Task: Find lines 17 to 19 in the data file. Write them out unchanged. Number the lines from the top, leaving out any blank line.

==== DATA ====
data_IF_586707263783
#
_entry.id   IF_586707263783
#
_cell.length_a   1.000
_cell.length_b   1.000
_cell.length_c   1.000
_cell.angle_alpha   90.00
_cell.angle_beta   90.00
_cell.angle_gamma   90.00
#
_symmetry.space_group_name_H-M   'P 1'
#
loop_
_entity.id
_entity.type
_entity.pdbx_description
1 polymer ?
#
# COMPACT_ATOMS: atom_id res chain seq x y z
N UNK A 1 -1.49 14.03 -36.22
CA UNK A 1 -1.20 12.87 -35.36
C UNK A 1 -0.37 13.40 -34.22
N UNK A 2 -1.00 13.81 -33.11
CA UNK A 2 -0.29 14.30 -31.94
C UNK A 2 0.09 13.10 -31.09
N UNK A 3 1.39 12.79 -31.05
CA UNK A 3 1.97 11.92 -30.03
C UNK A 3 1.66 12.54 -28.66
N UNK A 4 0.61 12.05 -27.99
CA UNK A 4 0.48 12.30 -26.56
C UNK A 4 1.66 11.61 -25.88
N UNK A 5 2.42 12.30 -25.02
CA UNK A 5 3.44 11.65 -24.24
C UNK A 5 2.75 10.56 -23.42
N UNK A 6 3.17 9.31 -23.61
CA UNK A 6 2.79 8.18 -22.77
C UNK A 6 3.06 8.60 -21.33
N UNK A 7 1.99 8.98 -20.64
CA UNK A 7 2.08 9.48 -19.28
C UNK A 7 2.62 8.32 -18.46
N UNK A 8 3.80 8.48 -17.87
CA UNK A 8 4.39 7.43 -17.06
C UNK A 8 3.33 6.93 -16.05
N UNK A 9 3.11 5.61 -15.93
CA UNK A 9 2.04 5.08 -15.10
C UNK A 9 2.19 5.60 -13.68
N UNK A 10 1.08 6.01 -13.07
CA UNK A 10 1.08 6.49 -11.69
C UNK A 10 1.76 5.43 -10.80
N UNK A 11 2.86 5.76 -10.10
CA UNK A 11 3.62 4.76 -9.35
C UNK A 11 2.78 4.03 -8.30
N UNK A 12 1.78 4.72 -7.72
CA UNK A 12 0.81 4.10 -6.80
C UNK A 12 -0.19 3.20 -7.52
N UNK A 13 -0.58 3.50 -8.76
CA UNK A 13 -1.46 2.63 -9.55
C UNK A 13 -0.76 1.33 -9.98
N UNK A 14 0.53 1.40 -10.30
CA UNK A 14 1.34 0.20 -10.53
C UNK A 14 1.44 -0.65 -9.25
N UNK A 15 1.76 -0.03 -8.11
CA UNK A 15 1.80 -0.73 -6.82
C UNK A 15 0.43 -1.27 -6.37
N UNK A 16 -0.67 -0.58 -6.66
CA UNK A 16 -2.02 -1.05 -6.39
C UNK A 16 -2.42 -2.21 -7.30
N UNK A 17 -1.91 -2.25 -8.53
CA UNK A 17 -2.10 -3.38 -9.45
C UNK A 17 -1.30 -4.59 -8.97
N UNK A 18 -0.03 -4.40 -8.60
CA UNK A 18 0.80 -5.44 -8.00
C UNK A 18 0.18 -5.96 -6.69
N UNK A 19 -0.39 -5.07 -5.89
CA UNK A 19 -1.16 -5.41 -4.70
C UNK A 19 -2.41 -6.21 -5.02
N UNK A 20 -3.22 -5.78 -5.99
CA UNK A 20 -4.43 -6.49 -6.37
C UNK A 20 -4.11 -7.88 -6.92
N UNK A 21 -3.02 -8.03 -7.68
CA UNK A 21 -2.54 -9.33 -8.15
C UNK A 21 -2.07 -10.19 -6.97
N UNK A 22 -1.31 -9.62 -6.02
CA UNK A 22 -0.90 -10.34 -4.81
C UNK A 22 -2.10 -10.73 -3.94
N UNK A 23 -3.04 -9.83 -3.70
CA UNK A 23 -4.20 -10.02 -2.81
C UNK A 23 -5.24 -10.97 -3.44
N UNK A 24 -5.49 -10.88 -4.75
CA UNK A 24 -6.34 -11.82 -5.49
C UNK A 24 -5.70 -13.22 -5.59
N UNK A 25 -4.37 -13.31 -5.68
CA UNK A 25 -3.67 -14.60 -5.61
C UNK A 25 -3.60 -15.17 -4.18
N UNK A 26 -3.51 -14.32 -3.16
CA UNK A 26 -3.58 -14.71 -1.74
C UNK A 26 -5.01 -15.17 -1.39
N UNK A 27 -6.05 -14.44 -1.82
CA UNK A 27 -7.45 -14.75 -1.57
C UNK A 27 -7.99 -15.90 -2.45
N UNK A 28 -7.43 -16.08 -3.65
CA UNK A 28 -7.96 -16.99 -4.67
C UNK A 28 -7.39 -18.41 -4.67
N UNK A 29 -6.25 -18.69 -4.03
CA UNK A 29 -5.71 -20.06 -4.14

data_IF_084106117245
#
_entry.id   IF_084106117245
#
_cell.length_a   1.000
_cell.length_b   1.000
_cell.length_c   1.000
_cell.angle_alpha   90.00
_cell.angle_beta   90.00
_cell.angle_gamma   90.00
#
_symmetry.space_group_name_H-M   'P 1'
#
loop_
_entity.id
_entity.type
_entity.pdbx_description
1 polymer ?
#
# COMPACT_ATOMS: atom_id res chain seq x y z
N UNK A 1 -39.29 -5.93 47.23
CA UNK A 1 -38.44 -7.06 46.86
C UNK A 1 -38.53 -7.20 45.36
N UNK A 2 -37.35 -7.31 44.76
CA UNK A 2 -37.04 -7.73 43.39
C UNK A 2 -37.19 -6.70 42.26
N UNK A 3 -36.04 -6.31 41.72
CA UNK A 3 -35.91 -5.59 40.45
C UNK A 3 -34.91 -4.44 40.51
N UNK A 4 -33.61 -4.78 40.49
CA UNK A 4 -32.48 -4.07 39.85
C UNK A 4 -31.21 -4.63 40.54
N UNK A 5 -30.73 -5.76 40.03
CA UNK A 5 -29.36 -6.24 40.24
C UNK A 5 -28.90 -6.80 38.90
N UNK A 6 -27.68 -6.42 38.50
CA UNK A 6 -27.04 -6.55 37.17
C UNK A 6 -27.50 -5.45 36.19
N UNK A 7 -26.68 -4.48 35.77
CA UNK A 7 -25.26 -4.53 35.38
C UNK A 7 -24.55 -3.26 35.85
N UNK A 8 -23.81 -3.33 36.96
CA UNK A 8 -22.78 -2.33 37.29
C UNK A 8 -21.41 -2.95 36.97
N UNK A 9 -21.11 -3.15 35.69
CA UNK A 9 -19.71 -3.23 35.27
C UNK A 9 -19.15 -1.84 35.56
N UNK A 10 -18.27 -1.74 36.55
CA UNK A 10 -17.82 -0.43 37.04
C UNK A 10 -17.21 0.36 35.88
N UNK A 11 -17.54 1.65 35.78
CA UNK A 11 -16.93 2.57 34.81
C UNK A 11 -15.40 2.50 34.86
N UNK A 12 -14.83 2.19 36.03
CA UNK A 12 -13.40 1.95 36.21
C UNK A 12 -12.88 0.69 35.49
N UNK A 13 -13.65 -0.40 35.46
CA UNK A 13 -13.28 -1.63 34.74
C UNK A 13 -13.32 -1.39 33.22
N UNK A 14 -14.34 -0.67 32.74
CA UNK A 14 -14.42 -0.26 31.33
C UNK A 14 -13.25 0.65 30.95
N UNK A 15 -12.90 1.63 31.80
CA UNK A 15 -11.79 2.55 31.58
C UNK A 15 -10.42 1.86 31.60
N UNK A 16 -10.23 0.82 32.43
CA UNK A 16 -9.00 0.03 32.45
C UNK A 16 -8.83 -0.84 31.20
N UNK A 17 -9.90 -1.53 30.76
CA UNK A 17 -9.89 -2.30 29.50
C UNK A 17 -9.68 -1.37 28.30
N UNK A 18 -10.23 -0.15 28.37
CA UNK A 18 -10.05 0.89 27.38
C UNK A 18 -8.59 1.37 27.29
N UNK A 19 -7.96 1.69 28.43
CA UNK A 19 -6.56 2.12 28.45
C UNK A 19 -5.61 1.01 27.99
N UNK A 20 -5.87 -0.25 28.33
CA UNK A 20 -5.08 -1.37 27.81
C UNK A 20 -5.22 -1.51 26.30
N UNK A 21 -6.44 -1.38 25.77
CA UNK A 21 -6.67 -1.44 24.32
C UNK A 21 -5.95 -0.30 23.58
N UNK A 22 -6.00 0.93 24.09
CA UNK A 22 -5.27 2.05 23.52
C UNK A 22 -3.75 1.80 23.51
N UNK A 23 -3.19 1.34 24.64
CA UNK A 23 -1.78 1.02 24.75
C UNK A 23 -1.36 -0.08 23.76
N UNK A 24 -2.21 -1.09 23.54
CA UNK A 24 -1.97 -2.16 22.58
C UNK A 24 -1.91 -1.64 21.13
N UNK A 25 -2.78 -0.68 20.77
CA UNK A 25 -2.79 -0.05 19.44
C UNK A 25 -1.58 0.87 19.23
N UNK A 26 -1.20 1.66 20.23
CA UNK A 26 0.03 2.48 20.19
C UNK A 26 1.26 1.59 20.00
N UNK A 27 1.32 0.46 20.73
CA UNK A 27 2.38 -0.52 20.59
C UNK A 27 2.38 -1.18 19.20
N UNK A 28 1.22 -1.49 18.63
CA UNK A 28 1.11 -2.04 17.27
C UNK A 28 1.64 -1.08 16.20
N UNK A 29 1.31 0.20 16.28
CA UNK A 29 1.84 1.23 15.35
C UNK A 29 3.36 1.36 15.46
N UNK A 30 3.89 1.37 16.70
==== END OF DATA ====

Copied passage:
_entity.pdbx_description
1 polymer ?
#